Anyway! Right. The Navy-Air Force Half. This is another one of those races that would, theoretically, be crazy convenient for me, given its Metro accessibility. Unfortunately due to ongoing track work Metro refused to open early as is usual for the race. Sigh. Oh well. Luckily the organizers were distributing Lyft discount codes, so I scheduled myself a Lyft for between 5 and 5:10am.
My Lyft driver was quite prompt and very nice. Sadly, he wanted to chat. Not in a weird or creepy way; just a friendly guy who likes his job because of all the people he meets. But. Dude. It's not even 5:30 IN THE MORNING yet. Let's enjoy a comfortable silence, shall we? Yeesh.
We managed to sneak right up to the mall just before the closed the roads, so I was dropped off right next to the start line with a good hour or so to spare, just as I like it. I spent a leisurely if slightly chilly hour wandering around, eating my pre-race Swedish Fish, and using the bathroom a couple times. I actually managed to be the very first person in one of the porta potties, if you can imagine. I had to break the protective covering on the toilet paper and everything.
The race went off in two waves; I'm not sure if they made the split by time or randomly, but I was in the second wave. :( Ah well; only like five minutes separated us. I took a spot near the front of the corral behind blue fencing, which was walked forward by volunteers when it was our turn, much like runDisney corrals.
I crossed the start line feeling... fine. Okay. Not bad. But - boys, feel free to bow out now if you're squeamish, but know I'm judging you for not being man enough to understand a woman's reproductive system, ya pansy - I was enjoying the very end of my period, and my tampon seemed to be irritating me in a way that made it feel vaguely like I might need to pee. Since I had already peed like four times since I got up, I chalked it up to my body lying to me and spent the rest of the race ignoring it.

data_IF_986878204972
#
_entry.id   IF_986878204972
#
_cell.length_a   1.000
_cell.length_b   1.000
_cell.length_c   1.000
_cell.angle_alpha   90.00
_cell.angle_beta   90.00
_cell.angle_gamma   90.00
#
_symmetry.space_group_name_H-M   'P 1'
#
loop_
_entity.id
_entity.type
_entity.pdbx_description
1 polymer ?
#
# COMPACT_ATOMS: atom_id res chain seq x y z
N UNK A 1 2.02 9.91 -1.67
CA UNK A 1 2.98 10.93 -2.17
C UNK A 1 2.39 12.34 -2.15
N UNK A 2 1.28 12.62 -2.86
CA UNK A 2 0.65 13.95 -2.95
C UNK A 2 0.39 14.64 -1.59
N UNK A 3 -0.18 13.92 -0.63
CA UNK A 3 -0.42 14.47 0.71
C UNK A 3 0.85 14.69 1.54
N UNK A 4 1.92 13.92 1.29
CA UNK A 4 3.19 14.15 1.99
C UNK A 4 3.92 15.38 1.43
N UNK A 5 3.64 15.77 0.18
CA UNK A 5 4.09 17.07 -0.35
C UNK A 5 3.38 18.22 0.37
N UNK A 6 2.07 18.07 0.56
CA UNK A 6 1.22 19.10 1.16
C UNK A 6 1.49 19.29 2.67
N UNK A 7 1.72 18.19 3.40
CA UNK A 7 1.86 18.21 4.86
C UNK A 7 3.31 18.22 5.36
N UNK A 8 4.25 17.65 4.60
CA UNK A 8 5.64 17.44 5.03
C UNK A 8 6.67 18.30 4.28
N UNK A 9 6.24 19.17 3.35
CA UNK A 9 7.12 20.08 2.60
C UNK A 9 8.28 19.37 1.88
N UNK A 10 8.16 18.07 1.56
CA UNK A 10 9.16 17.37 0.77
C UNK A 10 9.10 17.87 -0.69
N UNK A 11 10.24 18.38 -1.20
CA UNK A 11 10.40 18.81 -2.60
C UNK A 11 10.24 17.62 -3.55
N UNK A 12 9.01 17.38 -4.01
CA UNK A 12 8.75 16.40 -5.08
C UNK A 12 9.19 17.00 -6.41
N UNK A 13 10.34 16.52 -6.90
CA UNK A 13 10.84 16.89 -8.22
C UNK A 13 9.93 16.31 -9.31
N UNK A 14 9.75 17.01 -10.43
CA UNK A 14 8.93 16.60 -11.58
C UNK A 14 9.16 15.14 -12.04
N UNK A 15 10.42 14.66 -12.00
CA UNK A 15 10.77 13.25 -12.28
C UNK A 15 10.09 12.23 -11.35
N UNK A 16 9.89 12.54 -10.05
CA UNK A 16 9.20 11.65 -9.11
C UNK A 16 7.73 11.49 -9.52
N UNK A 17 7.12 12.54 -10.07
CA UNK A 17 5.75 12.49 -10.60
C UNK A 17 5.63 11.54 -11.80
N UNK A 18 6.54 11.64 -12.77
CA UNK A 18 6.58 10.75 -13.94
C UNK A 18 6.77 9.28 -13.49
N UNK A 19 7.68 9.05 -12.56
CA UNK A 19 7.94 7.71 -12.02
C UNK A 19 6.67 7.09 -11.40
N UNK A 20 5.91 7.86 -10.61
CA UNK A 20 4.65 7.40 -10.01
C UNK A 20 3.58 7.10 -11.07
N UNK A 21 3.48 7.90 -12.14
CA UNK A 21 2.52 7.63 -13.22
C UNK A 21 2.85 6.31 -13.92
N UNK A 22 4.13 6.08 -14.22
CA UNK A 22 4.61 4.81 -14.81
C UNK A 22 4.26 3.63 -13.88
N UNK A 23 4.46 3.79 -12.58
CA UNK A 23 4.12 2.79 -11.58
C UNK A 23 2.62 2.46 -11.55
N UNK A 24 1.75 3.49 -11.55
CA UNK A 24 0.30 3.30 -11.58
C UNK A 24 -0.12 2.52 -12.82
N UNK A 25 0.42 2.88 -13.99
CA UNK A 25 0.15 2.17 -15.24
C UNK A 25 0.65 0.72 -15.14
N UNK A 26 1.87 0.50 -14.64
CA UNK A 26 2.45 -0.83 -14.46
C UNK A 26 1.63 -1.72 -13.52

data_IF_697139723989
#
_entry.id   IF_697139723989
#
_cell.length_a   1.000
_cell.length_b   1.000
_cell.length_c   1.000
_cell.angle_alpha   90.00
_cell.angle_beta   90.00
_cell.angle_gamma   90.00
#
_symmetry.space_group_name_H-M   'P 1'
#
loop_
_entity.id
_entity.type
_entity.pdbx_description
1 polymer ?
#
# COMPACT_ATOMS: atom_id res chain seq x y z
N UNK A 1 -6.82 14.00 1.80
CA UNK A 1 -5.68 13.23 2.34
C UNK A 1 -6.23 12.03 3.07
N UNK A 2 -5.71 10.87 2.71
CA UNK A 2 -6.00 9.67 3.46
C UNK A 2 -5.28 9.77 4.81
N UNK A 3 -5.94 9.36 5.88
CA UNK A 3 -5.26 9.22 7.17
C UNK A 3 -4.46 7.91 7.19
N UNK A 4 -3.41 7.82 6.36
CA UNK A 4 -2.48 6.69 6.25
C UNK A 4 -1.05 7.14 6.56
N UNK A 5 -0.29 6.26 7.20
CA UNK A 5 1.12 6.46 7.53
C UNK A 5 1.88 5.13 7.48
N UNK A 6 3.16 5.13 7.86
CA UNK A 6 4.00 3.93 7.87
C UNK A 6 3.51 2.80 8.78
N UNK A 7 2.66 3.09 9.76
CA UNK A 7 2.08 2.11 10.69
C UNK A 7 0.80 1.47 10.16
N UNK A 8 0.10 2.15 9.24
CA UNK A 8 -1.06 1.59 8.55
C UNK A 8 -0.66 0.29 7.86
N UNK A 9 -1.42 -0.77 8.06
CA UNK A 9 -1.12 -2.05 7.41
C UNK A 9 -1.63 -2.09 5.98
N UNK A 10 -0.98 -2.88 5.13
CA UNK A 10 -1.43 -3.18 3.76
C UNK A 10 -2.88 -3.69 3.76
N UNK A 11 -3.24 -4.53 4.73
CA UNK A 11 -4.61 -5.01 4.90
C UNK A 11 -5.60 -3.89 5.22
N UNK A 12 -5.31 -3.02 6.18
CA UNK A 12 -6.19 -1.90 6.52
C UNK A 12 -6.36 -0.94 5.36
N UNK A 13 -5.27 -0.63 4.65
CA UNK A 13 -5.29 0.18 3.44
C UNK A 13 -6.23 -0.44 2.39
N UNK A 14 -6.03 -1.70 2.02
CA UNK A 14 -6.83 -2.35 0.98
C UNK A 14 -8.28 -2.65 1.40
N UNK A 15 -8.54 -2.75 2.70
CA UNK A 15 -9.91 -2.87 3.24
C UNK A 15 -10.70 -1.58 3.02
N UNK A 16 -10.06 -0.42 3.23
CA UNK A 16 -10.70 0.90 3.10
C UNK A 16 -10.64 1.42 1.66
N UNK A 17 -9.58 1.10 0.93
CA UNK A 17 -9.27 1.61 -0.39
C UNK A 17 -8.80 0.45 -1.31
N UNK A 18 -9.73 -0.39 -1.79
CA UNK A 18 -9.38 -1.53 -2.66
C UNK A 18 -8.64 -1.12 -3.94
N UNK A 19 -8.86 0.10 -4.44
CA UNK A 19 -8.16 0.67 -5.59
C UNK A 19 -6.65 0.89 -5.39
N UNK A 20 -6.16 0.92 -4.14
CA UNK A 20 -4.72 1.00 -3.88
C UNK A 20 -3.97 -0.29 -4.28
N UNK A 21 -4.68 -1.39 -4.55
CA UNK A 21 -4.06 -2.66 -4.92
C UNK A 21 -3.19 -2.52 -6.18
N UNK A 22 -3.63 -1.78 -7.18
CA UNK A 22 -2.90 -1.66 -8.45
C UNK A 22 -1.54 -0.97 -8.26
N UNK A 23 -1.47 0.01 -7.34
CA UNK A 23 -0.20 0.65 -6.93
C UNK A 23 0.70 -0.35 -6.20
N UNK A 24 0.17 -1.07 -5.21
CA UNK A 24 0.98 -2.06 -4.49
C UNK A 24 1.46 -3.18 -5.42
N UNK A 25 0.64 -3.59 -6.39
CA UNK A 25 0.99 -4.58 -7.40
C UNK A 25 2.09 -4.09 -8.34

How can I describe this course? Well, I could tell you about the first half of the race along the Potomac. Or the next third of the race, an out in back in Rock Creek Park that is largely uphill during the out but blessedly more downhill during the back. Or I could tell you about the next mile or so again along the Potomac that gave me major Marine Corps Marathon deja vu; that tunnel is unmistakable. Or the last bit of the race, which ends just about exactly where the Cherry Blossom Ten Miler ends. But I think one word can sum it up: boring.
Sorry. I was bored. The course arguably excised the least exciting portions of the Marine Corps Marathon. Been there, done that. Repeatedly. At least the whole thing is flattish, although not as flat as I expected. I kept thinking "I should take a picture for the blog" but never did because meh. (Although I'm a little mad at myself for not taking a photo of the backside of the Lincoln Memorial just for the Jungle Cruise joke.)
Spectator populations were also down by comparison to MCM, although the ones who did show up were pretty solid. A large section were of course there to cheer on specific people, but there some rock solid cheer squads as well - I think there was a Run DC group or something like that, and at least one other. A couple water stations had some sign holders; "touch here for power" and all that jazz. Favorite sign of the race: "If Trump can run than so can you!" Fair enough.
Post-race was better than Cherry Blossom, at least, with water bottles and snack boxes distributed. Indeed, you needed a tab detached from your bib to collect your snacks, which ensured everyone got there share. Bananas were also available but there were no sports drinks. Or rather there may have been some, in cups, but...
Okay, let's talk about on-course hydration and fuel. It was provided by some company called Ucan. Their whole thing is providing energy WITHOUT sugar, and they offered two products during the race: a sports drinking and something distressingly referred to as "Superstarch." Both. Are. DISGUSTING. You can make the healthiest sports fuels in the world but if I can't choke 'em down on course they are no good to me. In particular the Superstarch reminded me of nothing more than drinking water mixed with sand. LET ME ROT MY INSIDES WITH POWERADE LIKE DISNEY DOES, DAMMIT. I'M RUNNING HERE.
All in all I knocked the whole thing out in 2:11:17. My PR in the half, achieved in the Parks Half last year, is 2:10:21, so you can see I was just so close. It was a little warm and very humid and I probably wasn't hydrating quite as much as I should, which didn't help me. Still, a decent showing, I think.
I don't usually share race photos because they tend to cost a bajillion dollars while making me look like the most unattractive creature ever to roam the earth, but I think this says more about me and running than this blog as over three years:
|You want me. It's cool. No, don't be embarrassed.|
I get it. We all do.
And then I went home and sat on the couch and binge-watched the entirety of Hellevator for the rest of the day. The end.
Next up: The National Capital 20 Miler on Sunday. C'mon, redemption run!
P.S. Thank you... Florida.
Don't forget, you can follow us on Twitter @fairestrunofall. To see how our training is going, check out Jenn's dailymile here and Moon's dailymile here. If you have any questions for us, leave a comment or email us at firstname.lastname@example.org. See ya real soon!